We need a grown-up debate about climate change

The celebration of panicked schoolchildren is not healthy.

Andrea Seaman


We should not trust Greta Thunberg, the 16-year-old Swedish environmentalist who has captured the world media’s attention. Don’t get me wrong: it is not her motives I mistrust. It is the fact that she is a child who, unsurprisingly, gives bad advice on complex political issues and, despite her protestations to the contrary, has not done her homework.

‘I want you to panic’ about climate change, she counsels. But since when has panic ever been a wise response to any sort of crisis? Panicking, particularly in a supposedly doomsday scenario, almost inevitably produces the most inefficient, wrongheaded and counterproductive results. The graver the crisis, the more the need for calm.

If an adult were telling us to panic we would react very differently. We would understand that he is either immaturely panicking himself, in which case we would prudently ignore him, or looking to induce an irrational mental state in others, while hypocritically avoiding it himself. But whoever it comes from, it is an intellectually and politically suspect position.

Greta Thunberg is no doubt genuinely scared about what might happen to the world a few decades from now. But why should we attach so much authority to the words of a child? The politicians currently fawning over Thunberg need to explain how they suddenly went from deferring to experts in matters of global warming to deferring to someone who has not finished school.

Thunberg sparked the ‘school strike’ movement, calling on kids to ditch school to protest against climate change. But it will no doubt have been in school where she got this idea that the world will soon be in flames. All around Europe, and particularly in right-on countries like Switzerland and Sweden, teachers have become preachers of green alarmism. This is why many teachers are delighted with protesting children playing truant for a ‘good cause’.

This, incidentally, shows how non-radical these school strikes are. If your teachers agree with it, it’s not likely to be a radical cause. But it is also therefore foolish to just tell these protesting children they should quit waving their placards and go back to school. That would be like asking the guy carrying an ‘End is nigh’ sign to go back to the fundamentalist church he attends.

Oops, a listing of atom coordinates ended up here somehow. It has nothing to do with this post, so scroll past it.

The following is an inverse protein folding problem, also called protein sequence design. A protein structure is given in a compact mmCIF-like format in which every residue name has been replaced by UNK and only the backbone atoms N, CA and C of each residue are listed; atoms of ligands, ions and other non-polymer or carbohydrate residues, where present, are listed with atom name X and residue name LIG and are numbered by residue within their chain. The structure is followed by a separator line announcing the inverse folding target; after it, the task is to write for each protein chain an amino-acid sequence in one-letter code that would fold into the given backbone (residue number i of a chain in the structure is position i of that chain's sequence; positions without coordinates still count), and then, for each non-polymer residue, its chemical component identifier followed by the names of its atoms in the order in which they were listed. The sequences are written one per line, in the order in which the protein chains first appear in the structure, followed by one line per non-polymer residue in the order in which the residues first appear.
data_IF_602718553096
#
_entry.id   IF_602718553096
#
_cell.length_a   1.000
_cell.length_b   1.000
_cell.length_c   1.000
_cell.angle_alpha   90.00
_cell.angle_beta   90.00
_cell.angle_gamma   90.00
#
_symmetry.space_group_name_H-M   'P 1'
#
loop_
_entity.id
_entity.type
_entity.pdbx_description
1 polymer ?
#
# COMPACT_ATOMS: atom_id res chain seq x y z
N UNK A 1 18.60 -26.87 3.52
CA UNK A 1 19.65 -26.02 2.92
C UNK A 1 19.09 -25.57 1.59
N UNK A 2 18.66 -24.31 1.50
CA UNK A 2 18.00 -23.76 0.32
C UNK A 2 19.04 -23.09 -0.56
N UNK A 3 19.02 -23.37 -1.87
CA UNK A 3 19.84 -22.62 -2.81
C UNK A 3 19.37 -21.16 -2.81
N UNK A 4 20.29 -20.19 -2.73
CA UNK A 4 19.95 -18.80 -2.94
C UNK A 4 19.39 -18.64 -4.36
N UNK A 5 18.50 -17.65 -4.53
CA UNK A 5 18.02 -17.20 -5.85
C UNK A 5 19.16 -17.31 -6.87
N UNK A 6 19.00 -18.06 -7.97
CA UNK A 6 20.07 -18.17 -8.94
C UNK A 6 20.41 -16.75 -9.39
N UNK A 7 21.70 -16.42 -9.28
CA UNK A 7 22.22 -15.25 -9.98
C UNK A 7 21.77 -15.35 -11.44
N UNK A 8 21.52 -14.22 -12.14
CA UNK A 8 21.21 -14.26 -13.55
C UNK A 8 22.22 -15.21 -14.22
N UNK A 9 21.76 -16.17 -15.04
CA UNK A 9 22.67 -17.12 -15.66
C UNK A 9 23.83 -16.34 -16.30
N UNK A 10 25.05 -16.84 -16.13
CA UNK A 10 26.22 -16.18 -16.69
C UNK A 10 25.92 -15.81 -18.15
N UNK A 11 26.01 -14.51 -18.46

Teachers, particularly of the sciences, have smuggled political positions into what should be factual and objective subjects. It is of course fine to teach children that rising CO2 is warming the planet. But that fact doesn’t tell us how we should respond to it. The idea that we must reduce CO2 is a political view. But any student who questions reducing CO2 will be denounced as unscientific.

Thunberg uses the same tactic, which she likely learned at school. In the same breath she urges us to ‘unite behind the science’ and work to reduce CO2 emissions to zero. She believes that the science actually dictates how we should act. It doesn’t occur to her that people might completely accept the consensus on climate change while believing that drastically cutting CO2 is not the right way to go.

In his book A System of Logic, John Stuart Mill writes that scientists cannot, if they are to remain scientific, instruct us on how we should act. A scientist, he says, ‘is not an adviser for practice’, and is only there to ‘show that certain consequences follow from certain causes, and that to obtain certain ends, certain means are the most effectual’. Science, for instance, can tell us what we must do if we wish to build more houses, but it cannot tell us that we should build those houses. Science concerns itself with what is, not with what should be.

The same applies to climate change. The scientific consensus is that global warming is mainly caused by mankind emitting CO2. But it does not follow that we should therefore emit less, any more than it follows that we should emit more or maintain present levels. All of those are political positions that could, reasonably, flow from the science. It is disingenuous to suggest otherwise.

The celebration of Greta Thunberg and the school strikes is a sign of how infantilised political debate around climate change has become. These five-foot footsoldiers of the green ideology have been well coached in the language of environmental doom-mongering. What we need now is a more frank, calm and grown-up debate.

Andrea Seaman is a writer based in Switzerland.

Picture by: Getty.

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